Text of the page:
Despite a bumper reporting season, and record dividends, the average profitability of Australia’s top 100 companies was found to be less than investors would have hoped.
The Ruthven Institute’s Profitability Survey of Australia’s 2,000 largest enterprises of 2021 found that despite the 100 largest generating over $1.1 trillion in revenue, average profitability was only a 10.2 per cent return on shareholder funds after tax (ROSF) over the past three years to 2020.
This represents a fall of 1.4 per cent when compared to the last year’s study, with profitability seen to be slowing in pace as the COVID-19 recovery continues.
A key issue highlighted by the report is Australia’s lack of star performers when compared to say the US sharemarket.
Namely, while some 2,240 listed companies make up the $3 trillion market, 58 per cent of the total market cap is made up of two of the nation’s 19 industry divisions – mining and finance.
Looking at the 30 largest listed companies, by revenue, they underperformed their counterparts in the US despite the COVID-19 pandemic plaguing both economies in 2020.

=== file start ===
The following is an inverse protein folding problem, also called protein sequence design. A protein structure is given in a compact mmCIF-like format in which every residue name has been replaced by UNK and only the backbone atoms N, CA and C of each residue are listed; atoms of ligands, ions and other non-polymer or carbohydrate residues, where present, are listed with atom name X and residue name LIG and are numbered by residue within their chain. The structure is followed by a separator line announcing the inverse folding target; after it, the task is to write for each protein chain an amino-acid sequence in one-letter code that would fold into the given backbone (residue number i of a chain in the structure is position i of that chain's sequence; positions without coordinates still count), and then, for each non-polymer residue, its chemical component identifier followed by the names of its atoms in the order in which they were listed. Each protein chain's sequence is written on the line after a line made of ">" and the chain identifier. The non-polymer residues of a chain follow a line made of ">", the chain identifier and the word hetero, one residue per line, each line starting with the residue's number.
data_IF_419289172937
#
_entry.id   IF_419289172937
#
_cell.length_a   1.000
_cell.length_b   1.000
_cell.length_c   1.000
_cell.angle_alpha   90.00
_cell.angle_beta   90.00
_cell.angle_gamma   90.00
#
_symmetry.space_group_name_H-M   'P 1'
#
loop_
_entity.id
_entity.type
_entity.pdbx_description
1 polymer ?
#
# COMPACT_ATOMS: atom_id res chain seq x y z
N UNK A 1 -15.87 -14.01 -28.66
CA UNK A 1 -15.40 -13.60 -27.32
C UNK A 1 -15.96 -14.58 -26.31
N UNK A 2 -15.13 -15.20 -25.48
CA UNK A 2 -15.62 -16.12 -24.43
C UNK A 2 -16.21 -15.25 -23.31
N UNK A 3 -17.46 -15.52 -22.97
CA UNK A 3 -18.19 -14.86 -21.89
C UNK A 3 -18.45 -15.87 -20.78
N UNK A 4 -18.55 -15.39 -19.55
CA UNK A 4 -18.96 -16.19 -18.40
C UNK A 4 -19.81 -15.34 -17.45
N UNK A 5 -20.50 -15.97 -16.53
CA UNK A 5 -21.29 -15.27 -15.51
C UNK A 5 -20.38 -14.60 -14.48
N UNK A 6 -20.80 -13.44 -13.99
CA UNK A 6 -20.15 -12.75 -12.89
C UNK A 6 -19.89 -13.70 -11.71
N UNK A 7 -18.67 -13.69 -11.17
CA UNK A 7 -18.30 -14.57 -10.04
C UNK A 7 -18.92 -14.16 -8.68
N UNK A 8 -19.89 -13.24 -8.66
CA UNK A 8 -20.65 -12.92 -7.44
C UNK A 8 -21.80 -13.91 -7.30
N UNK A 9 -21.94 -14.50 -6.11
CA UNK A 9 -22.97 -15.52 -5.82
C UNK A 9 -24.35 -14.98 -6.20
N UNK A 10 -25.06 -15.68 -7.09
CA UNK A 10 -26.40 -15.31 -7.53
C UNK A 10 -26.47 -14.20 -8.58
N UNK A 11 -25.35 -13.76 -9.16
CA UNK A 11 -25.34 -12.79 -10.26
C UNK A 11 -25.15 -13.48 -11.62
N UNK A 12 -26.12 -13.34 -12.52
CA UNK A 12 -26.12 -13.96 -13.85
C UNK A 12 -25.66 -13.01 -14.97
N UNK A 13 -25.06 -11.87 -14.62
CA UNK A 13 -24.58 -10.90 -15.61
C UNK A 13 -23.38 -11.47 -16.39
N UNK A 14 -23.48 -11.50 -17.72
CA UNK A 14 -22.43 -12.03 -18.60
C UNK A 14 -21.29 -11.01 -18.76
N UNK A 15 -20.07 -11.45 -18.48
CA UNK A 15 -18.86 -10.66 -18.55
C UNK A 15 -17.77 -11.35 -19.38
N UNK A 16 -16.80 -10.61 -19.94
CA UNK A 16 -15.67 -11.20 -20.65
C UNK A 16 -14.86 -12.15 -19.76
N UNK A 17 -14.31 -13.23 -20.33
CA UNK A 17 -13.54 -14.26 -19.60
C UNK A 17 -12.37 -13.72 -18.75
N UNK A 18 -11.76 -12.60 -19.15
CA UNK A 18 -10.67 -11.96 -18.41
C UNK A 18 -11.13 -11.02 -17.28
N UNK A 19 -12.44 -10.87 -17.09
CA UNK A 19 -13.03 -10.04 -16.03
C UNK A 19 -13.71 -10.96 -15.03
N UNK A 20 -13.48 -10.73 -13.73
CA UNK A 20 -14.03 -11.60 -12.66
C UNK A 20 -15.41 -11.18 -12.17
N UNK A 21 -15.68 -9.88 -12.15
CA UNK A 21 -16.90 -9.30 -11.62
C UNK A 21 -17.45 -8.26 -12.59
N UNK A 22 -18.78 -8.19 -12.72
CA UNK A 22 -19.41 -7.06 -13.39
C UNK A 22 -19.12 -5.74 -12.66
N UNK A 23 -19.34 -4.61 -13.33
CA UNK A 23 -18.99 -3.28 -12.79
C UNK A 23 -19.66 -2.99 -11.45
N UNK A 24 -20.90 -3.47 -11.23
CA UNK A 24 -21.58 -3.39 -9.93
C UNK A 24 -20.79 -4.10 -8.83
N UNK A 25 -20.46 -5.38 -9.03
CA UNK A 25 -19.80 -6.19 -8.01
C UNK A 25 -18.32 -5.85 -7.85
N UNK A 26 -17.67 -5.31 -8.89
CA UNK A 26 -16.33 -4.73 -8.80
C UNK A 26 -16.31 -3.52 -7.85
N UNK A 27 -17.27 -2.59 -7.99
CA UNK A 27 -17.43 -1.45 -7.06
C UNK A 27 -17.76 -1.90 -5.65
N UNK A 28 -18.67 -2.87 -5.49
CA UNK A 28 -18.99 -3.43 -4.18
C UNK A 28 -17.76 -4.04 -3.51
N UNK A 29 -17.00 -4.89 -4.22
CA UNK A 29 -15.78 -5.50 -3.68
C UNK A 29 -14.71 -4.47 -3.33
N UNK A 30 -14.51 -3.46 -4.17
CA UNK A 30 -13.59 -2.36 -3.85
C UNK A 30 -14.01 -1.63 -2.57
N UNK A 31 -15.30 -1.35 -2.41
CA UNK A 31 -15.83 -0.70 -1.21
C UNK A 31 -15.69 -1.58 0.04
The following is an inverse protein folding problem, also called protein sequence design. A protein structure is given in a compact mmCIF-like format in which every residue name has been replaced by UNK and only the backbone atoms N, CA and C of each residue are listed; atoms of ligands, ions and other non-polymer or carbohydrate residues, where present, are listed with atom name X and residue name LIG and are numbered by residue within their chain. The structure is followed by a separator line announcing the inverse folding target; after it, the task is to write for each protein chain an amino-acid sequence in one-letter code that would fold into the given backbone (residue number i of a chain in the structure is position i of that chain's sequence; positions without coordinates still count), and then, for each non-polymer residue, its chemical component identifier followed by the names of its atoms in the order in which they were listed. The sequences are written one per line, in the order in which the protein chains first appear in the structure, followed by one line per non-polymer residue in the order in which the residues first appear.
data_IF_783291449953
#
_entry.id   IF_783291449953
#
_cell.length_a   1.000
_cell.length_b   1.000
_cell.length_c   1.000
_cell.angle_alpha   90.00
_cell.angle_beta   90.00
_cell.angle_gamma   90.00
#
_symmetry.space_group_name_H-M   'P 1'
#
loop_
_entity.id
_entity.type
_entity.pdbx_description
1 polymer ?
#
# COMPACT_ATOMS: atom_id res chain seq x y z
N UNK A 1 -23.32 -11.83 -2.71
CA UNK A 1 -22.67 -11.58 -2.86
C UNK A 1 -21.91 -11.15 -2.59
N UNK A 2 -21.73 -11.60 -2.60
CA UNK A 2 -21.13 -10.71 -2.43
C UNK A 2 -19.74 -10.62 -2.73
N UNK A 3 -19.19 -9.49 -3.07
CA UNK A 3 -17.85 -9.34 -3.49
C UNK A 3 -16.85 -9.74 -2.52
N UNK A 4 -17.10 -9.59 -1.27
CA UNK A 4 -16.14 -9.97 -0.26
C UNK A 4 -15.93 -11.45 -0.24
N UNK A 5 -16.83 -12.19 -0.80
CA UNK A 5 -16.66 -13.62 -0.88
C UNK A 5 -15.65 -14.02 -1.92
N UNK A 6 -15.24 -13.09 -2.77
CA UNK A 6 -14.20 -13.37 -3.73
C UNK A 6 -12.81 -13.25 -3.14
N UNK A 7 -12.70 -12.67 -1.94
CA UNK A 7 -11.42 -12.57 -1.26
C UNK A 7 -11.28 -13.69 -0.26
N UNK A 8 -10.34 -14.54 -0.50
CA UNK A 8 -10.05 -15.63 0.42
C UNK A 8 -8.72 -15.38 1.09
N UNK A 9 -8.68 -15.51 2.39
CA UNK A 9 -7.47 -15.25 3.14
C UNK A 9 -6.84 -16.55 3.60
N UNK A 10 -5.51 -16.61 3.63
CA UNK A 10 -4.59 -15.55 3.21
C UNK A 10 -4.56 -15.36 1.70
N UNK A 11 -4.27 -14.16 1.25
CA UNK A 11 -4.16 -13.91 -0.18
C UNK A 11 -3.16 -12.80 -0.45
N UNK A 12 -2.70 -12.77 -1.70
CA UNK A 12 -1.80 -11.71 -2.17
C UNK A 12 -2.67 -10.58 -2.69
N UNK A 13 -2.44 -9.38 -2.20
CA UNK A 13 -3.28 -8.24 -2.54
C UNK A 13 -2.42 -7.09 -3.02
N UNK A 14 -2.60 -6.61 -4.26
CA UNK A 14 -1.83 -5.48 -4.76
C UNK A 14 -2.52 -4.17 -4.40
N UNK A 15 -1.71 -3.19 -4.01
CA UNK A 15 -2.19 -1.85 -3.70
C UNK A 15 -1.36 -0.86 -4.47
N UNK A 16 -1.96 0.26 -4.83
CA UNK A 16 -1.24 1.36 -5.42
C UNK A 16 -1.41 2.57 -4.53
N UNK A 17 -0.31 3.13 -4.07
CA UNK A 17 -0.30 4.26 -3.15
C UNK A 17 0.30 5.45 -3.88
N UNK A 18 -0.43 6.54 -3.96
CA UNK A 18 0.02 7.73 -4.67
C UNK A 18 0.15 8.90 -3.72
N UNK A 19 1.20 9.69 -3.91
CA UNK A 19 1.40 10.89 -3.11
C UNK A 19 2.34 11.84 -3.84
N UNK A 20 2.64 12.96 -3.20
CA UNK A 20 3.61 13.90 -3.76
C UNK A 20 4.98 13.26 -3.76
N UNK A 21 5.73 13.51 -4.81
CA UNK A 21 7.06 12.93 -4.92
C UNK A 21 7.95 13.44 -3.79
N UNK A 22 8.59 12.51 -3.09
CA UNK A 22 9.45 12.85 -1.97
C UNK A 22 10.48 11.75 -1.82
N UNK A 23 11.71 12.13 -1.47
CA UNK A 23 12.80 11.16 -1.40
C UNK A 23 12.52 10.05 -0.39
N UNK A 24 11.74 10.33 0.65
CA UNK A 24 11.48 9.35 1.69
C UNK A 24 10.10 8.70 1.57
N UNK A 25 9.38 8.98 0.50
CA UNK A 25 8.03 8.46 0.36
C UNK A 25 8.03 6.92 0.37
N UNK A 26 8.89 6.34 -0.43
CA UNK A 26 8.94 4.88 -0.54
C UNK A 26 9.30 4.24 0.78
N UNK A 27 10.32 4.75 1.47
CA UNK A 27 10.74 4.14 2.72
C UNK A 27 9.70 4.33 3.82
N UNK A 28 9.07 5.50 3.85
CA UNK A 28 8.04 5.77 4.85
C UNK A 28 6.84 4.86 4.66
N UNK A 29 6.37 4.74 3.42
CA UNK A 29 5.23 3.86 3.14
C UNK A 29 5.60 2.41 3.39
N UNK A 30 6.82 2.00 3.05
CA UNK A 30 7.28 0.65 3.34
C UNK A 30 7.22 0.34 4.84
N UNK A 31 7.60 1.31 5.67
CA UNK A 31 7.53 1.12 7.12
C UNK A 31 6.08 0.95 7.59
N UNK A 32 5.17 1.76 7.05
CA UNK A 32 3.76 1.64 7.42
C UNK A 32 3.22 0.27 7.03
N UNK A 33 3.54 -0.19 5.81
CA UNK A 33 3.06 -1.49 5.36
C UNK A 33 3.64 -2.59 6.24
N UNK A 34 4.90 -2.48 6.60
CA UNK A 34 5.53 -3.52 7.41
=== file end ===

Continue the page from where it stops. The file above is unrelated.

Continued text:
According to Phil Ruthven, what can be deducted from the data is a change in the post-COVID environment, which has shifted away from managing corporations to lifting them and the government up to world best practice.
Drew Meredith, adviser and director at Wattle Partners spoke to InvestorDaily on the ASX’s inherent weaknesses, highlighting how the index doesn’t represent the “real economy”.
“Once BHP removes their London listing, as much as 50 per cent of the ASX will be exposed to just two sectors, materials and financials. At present it is in the 40s,” he said.
“One of the key drivers of the weakness has been just that, the materials sector, as Chinese demand for iron ore driven by curbing steel output has seen the price to fall to around 7 month lows.”
According to Mr Meredith, this leaves the ASX vulnerable to boom or bust cycles. In turn, the profitability of the index’s top 100 companies can be volatile.
“Ultimately, it (the current ASX slump) is more about the construction of the index rather than the outlook for the economy,” he said.
“The ASX is dominated by large, old world businesses, that performed well during the pandemic with smaller companies now outperforming in the recovery.”